Reviewed: ARB BP-51 - Jeep JK
Continuing our first look at the new ARB BP-51 Suspension System, Main Line Overland received the first Jeep JK BP-51 kit on the East Coast, which we promptly mounted onto the MLO Rubicon. For this application, the BP-51 comes as a shock-only system due to the factory solid axle design of the Jeep JK (see our Land Cruiser 200 series review for the Coilover BP-51). We are told that BP-51 shock and spring kits are on the way using ARB's line of coil springs, but for now we are interested in this newest element of ARB's suspension line-up, which comes as a 4" front and rear shock that works with systems from 3 - 4.5" of lift. Systems with 2" and 3" of lift are forthcoming for those who want the BP-51 performance and adjustability with less lift. The MLO Rubi previously strode atop the AEV/ Bilstein 5160 shocks as part of AEV’s 3.5” Dual Sport RS Kit, a worthy system for many overland adventures, but there are some noticeable differences between the old and new set-ups, primarily in the adjustability of the BP-51, but also in the diameter of the shock shafts both front and rear, and the diameter of the top mounting bolts. Having a steel body and lower mount, the Bilstein can get away with a smaller amount of material and bulk, but the BP-51 fills out it’s larger anodized aluminum shock body with a 51mm shock piston, an internal fluid bypass system, and a CNC machined, hard-anodized lower mount. Unlike it’s coilover brother for the Land Cruiser, the JK shock does not have adjustable spring pre-load, but can be set to the vehicle load with the multiple spring rates available in ARB's coil springs.
A good suspension system should fit like a good suit--tailored to height and weight, and chosen with the occasion in mind. As an off-the-rack system, the ARB BP-51 has an obvious advantage in initial quality and adjustability, giving it an inside line as that favorite suit, however also at a higher cost per corner than non-adjustable shocks. For the Jeep, the BP-51 delivers a conveniently placed remote reservoir to improve cooling and resistance to fade, as well as on-vehicle-adjustable compression and rebound dampening using the included adjustment tool. ARB sees the BP-51 as their entry into a racing-type suspension application that can still work with the vehicle’s OEM geometry, and is backed by ARB's reputation for Outback-proven durability. The BP-51 shocks and struts come with a 3 year warranty (in contrast, AEV offers a 1 year warranty), and are also rebuildable, so that initial purchase has the potential to go a long way.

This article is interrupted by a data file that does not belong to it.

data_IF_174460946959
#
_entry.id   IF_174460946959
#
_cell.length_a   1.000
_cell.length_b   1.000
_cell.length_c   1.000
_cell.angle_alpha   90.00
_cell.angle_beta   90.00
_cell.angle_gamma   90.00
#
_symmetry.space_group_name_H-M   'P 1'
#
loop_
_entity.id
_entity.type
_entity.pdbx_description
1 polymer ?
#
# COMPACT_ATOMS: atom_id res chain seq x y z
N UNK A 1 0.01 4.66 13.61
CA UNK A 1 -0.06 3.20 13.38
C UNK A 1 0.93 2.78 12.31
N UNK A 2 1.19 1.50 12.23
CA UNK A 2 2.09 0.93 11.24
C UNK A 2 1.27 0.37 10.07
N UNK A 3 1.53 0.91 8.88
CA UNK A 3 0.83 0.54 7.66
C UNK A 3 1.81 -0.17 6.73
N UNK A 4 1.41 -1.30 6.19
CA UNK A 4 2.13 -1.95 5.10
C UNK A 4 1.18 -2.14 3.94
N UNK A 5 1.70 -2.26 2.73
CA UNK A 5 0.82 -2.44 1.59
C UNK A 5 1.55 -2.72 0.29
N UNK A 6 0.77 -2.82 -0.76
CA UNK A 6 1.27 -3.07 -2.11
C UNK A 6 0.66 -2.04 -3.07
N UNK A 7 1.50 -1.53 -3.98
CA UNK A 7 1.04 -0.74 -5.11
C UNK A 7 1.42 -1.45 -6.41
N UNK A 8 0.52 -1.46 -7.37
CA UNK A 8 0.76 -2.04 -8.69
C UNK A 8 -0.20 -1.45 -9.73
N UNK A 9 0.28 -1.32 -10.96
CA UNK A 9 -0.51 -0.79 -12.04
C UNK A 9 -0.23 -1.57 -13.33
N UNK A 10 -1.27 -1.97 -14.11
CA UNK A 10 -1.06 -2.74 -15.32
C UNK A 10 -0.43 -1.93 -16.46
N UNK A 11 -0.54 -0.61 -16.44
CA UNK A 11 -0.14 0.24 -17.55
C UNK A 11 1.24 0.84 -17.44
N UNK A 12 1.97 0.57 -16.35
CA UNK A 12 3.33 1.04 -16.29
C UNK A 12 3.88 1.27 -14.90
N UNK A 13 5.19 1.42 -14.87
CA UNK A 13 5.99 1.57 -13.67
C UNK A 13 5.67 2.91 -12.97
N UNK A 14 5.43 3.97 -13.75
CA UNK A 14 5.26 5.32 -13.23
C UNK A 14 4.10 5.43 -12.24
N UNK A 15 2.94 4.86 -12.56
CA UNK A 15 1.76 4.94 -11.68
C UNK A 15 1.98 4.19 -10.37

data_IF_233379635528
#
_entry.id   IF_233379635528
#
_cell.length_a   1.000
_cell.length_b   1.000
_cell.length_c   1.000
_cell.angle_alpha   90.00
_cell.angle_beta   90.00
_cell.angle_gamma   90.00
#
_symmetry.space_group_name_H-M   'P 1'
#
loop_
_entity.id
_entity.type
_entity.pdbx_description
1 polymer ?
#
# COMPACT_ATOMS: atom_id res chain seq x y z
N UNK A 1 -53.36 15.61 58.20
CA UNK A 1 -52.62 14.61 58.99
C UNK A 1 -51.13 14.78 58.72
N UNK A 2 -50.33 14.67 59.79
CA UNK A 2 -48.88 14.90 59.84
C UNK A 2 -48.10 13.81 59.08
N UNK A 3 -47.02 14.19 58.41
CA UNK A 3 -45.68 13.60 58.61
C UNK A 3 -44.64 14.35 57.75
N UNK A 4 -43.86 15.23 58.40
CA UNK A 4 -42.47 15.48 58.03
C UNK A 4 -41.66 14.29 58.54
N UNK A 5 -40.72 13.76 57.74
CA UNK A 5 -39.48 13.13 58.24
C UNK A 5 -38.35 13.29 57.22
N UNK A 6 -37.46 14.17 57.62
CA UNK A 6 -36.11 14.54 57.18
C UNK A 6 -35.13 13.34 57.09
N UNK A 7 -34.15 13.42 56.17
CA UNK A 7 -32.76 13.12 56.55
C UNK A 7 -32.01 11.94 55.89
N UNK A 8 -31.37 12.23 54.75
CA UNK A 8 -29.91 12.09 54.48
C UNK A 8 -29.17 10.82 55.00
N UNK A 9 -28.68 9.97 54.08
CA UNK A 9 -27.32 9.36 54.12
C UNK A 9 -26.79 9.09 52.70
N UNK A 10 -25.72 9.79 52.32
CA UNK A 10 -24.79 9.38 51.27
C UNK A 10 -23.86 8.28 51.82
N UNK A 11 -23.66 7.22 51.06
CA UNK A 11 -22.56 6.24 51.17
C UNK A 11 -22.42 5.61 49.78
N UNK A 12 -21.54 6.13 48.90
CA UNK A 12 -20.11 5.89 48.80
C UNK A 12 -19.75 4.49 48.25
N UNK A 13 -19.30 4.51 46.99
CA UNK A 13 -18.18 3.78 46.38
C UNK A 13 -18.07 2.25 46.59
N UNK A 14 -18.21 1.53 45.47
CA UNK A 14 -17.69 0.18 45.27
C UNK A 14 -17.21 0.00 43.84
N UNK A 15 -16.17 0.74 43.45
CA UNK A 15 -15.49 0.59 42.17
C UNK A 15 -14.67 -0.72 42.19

MLO gave the BP-51s the weekender test at the recent Jeep All-Breeds Festival in York, PA. Our Jeep Rubicon runs an AEV JK Premium Front Bumper, Warn 9.5cti Winch w/ synthetic line, sliders, AEV JK Rear Bumper/ Tire Carrier, Gobi Stealth roof rack, dual batteries, sPod, ARB Compressor, ARB 50qt fridge with slide-out tray, and a few other bits and bobs, so we set the damping at the softest position of the “heavy weight” setting per the recommendations in the ARB manual. At the time of testing, the Rubi was still running the AEV springs from its previous AEV 3.5” Dual Sport RS Kit to isolate the shocks as the point of comparison. Right out of the gates, we noticed the greater control in weight transfer, free of the wallowing in corners so often experienced with the previous set-up. Highway ride was smooth on the flat stuff, and on rougher sections of country road the shock firms up on deep compression, providing good bottoming resistance over slow and high-speed bumps. For a vehicle running heavy loads or a trailer, the adjustability of the BP-51 system can’t be understated. Even towing an AT Chaser, the Rubi maintained a comfortable level of damping. The rebound and compression collars are located at the bottom of the shock body, so at the trailhead we were able to dial the adjustable rebound and compression collars with ARB’s spanner tool during the course of a normal air-down. It is easy to see how this dampening adjusting process will integrate into the normal air-down/ air-up routine during combination on/off-road travel.
Since the AEV Dual Sport kit does not include an option for different spring rates, the next stage would be to weigh out the Rubi and get the proper ARB spring for its vehicle load. Look for this follow-up in the near future as the MLO Rubicon's overlanding set-up continues to evolve.
We are excited to see if the emergence of the BP-51 system ignites a shock war between AEV and ARB, or if AEV will counter by developing their own adjustable shock set-up. While the longevity of the more sophisticated ARB system remains to be seen, especially in America’s rust belt (Pennsylvania winters have dealt corrosive death to many a four-wheeler), for now, it is point ARB as they have thrown down the gauntlet in the overlanding suspension game. MLO has BP-51 suspension systems in-stock and ready to install, so come by the shop today for look-see.